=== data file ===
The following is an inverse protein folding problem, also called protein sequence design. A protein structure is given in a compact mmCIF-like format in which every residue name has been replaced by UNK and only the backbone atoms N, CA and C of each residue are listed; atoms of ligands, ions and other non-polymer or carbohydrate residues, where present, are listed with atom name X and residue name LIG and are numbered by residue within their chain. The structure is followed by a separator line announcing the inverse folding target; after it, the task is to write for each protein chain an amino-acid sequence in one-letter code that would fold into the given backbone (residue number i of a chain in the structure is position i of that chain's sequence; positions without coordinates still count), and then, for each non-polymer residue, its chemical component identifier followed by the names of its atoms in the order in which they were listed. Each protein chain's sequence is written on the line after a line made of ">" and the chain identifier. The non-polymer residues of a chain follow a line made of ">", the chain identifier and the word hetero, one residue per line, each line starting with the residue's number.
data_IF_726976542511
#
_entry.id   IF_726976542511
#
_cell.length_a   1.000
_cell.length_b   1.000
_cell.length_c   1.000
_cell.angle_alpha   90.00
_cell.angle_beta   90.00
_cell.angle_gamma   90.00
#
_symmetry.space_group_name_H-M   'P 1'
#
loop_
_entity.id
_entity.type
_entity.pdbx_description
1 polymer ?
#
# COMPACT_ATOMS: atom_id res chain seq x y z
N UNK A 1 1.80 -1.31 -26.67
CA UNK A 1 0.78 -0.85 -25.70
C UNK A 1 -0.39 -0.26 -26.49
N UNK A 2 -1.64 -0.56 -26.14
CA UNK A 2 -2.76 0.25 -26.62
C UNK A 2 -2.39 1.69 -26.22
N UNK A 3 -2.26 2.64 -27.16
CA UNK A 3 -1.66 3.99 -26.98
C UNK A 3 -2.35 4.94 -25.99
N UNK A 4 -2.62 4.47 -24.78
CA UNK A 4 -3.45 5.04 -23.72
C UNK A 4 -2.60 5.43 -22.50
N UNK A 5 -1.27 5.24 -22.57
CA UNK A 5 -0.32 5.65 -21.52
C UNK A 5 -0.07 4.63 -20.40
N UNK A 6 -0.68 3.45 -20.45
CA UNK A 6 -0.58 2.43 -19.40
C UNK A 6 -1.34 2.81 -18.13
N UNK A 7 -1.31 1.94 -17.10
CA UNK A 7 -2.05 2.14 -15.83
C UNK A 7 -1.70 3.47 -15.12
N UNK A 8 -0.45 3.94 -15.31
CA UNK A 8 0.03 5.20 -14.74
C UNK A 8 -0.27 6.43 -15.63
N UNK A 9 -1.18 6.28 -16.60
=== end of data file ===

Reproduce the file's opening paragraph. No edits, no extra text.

The following is an inverse protein folding problem, also called protein sequence design. A protein structure is given in a compact mmCIF-like format in which every residue name has been replaced by UNK and only the backbone atoms N, CA and C of each residue are listed; atoms of ligands, ions and other non-polymer or carbohydrate residues, where present, are listed with atom name X and residue name LIG and are numbered by residue within their chain. The structure is followed by a separator line announcing the inverse folding target; after it, the task is to write for each protein chain an amino-acid sequence in one-letter code that would fold into the given backbone (residue number i of a chain in the structure is position i of that chain's sequence; positions without coordinates still count), and then, for each non-polymer residue, its chemical component identifier followed by the names of its atoms in the order in which they were listed. Each protein chain's sequence is written on the line after a line made of ">" and the chain identifier. The non-polymer residues of a chain follow a line made of ">", the chain identifier and the word hetero, one residue per line, each line starting with the residue's number.